The New York Times today reported that a company is knowingly using misleading advertising to sell products. I guess that passes for news these days.
The company in question is a little-known provider of cell phone accoutrements who started a buzz marketing campaign called Pherotones, presumably ringtones that trigger lust in the opposite sex. No word if there are made-up gay Pherotones, too.
As clever marketing schemes go, this one gets a “meh.” What caught my attention was the fake product’s sales copy that followed the typical game plan of real pseudoscientific claims: one ad claims the tones are “too hot for mainstream science,” and a page on the web site explains that modern science doesn’t understand everything about the human brain.
From the New York Times:
One recent study has indicated that the buying public is willing to be fooled. A study by Northeastern University released last month found that even when participants who pitch products in word-of-mouth campaigns identify their commercial affiliations, it usually does not affect consumers’ willingness to pass the marketing message on.
There’s no word on whether or not people are actually believing this campaign, but the article mentions another buzz idea that surfaced in 2004 — Burger King’s super creepy subservient chicken site. The idea was frankly much more interesting and clever than Pherotones, and featured a man in a chicken costume on a web cam. Users can type in commands to see the man do certain things, like dance, jump up and down, or flip off the camera. I remember when it first came out, and no one had a clue who was behind the site or why, and many, many people were fooled into thinking that the chicken was actually reading their commands and performing for them (as opposed to a simple program that recognized keywords).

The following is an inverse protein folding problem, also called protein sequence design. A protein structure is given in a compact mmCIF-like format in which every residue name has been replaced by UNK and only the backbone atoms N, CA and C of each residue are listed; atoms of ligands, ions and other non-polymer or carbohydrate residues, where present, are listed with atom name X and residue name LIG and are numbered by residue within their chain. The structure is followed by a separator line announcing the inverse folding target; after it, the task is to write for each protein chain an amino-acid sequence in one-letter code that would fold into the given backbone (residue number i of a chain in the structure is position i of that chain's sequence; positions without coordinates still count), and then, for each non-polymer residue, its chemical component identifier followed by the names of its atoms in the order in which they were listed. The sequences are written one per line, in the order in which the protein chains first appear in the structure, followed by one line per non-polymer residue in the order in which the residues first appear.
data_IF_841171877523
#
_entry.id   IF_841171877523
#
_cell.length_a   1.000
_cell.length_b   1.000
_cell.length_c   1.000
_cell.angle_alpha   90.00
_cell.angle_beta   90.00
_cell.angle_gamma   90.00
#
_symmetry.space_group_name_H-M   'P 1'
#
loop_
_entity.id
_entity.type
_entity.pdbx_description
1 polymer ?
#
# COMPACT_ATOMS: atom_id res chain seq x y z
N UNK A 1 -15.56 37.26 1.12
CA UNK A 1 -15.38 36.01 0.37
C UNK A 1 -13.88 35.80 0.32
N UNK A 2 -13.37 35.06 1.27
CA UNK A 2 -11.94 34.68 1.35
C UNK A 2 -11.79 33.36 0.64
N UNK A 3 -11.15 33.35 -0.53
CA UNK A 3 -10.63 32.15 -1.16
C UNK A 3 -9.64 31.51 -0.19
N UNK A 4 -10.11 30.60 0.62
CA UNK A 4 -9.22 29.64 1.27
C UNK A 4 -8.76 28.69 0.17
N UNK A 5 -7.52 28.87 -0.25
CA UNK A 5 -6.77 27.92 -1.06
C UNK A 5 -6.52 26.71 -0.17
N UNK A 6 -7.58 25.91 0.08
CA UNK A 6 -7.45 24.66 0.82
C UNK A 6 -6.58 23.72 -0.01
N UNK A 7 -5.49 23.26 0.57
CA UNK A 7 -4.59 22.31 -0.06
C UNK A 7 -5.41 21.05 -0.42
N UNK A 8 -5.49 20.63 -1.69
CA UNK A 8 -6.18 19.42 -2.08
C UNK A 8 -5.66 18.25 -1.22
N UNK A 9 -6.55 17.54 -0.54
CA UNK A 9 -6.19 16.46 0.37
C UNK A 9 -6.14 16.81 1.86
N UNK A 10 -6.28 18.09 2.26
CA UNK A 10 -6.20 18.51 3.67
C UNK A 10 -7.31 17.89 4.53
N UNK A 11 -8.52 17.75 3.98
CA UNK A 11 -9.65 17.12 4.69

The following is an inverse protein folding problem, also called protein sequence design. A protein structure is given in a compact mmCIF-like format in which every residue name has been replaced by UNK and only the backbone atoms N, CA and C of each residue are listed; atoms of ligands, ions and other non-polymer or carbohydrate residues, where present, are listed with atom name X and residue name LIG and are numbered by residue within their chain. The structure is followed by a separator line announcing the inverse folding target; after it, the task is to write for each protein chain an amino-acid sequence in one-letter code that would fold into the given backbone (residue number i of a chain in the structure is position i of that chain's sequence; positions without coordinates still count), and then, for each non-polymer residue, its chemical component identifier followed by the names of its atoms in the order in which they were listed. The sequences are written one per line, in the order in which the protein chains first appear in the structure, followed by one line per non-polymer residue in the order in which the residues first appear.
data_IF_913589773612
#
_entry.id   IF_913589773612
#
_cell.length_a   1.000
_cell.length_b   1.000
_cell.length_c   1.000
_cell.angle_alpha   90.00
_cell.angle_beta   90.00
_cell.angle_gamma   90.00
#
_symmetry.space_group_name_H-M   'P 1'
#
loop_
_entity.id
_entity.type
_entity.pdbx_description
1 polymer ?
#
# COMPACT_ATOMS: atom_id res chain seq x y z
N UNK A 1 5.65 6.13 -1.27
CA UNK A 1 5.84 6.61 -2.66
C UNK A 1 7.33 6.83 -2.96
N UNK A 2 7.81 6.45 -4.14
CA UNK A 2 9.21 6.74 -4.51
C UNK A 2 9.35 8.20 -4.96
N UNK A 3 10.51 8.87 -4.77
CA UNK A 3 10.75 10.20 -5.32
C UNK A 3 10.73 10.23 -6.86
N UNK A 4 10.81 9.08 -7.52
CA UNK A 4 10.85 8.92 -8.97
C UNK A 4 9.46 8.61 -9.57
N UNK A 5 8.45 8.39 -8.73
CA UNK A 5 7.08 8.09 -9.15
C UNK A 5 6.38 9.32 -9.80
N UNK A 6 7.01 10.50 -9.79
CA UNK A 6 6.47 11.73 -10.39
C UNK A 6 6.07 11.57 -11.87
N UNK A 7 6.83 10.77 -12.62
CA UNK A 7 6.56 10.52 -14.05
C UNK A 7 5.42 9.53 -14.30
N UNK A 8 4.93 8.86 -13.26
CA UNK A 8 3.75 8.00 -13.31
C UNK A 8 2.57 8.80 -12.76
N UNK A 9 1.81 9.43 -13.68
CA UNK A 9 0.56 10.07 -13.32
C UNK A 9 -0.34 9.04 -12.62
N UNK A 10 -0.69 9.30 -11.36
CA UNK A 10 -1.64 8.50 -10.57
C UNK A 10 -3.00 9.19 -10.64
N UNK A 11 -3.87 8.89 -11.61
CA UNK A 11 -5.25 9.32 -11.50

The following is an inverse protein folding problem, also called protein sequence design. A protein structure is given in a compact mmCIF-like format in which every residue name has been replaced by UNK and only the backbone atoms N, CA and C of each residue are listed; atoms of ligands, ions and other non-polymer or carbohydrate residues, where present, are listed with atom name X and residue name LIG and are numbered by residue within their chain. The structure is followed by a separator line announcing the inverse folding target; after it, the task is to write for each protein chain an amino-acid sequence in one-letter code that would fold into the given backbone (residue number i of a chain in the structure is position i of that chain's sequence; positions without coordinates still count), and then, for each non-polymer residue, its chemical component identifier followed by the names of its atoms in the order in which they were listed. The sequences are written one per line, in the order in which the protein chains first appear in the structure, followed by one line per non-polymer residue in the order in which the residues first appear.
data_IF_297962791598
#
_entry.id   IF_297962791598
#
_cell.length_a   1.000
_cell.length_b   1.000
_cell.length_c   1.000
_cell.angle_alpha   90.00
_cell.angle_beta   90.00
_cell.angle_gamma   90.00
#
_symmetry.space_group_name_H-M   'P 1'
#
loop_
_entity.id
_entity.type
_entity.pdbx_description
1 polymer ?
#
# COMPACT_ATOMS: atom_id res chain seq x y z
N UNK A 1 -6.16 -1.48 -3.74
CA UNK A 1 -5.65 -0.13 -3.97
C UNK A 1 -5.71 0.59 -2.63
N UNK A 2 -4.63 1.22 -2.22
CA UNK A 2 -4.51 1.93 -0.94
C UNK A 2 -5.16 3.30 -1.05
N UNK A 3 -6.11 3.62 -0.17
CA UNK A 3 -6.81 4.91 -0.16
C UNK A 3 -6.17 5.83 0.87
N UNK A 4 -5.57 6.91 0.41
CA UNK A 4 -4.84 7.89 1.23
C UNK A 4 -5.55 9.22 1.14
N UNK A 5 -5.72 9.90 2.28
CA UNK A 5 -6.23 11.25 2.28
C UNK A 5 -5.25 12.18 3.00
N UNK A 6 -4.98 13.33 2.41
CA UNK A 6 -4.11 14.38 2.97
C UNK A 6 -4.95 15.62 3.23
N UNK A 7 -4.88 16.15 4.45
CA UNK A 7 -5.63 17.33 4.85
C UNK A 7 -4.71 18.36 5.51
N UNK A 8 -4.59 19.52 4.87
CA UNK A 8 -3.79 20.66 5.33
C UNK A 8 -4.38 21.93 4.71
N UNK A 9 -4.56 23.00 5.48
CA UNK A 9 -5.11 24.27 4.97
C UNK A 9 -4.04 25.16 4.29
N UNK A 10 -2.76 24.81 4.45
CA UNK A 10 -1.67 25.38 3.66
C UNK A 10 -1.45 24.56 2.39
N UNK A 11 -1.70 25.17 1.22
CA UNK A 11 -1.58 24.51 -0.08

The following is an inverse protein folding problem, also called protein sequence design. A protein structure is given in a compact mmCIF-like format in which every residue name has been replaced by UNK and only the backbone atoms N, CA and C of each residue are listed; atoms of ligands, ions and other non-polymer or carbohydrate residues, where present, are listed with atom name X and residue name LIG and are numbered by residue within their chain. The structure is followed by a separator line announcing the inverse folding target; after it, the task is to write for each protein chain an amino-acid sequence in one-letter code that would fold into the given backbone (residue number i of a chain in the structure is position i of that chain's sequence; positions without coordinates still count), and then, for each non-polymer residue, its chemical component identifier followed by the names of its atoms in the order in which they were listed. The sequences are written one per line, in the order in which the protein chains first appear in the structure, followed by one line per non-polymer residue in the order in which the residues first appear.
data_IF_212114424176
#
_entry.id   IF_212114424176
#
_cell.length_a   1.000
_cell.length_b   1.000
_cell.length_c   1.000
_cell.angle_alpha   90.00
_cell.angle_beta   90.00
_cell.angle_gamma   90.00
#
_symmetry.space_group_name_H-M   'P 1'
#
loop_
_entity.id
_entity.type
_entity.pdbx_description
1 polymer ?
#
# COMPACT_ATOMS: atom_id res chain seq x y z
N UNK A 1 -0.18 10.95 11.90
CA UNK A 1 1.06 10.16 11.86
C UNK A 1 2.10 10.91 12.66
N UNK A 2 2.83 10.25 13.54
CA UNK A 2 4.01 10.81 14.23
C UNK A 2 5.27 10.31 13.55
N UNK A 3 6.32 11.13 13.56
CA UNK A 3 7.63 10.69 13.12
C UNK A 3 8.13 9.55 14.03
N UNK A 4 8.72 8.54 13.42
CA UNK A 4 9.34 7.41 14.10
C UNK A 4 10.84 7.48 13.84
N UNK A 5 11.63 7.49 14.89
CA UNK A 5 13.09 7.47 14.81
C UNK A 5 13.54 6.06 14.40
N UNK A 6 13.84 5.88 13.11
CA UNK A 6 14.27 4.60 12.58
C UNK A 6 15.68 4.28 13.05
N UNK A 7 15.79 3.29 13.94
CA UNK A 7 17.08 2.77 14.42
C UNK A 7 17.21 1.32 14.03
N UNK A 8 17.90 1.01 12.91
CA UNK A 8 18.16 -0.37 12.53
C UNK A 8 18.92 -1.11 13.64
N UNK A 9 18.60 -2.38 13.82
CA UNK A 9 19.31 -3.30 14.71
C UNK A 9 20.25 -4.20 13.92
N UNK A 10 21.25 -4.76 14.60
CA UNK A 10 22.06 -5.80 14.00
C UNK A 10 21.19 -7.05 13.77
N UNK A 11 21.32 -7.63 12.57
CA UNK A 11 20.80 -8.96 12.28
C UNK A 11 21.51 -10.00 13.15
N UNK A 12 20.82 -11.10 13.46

The public’s willingness to be fooled extends well beyond the world of buzz marketing, and into the world of fraud and actual pseudoscience. I wonder if campaigns like this are only making the problems worse by giving people more useless crap to believe, or does someone eventually yelling “gotcha” do anything to make people realize that there are a lot of silly hoaxes out there that don’t become true just because we want them to be?
I tend to like things like this, because I’m always interested in cons and tricks, and in studying how and why people are fooled. As for whether or not it will actually sell ringtones, well — I’m not holding my breath. What was the name of the company behind Pherotones again? Meh.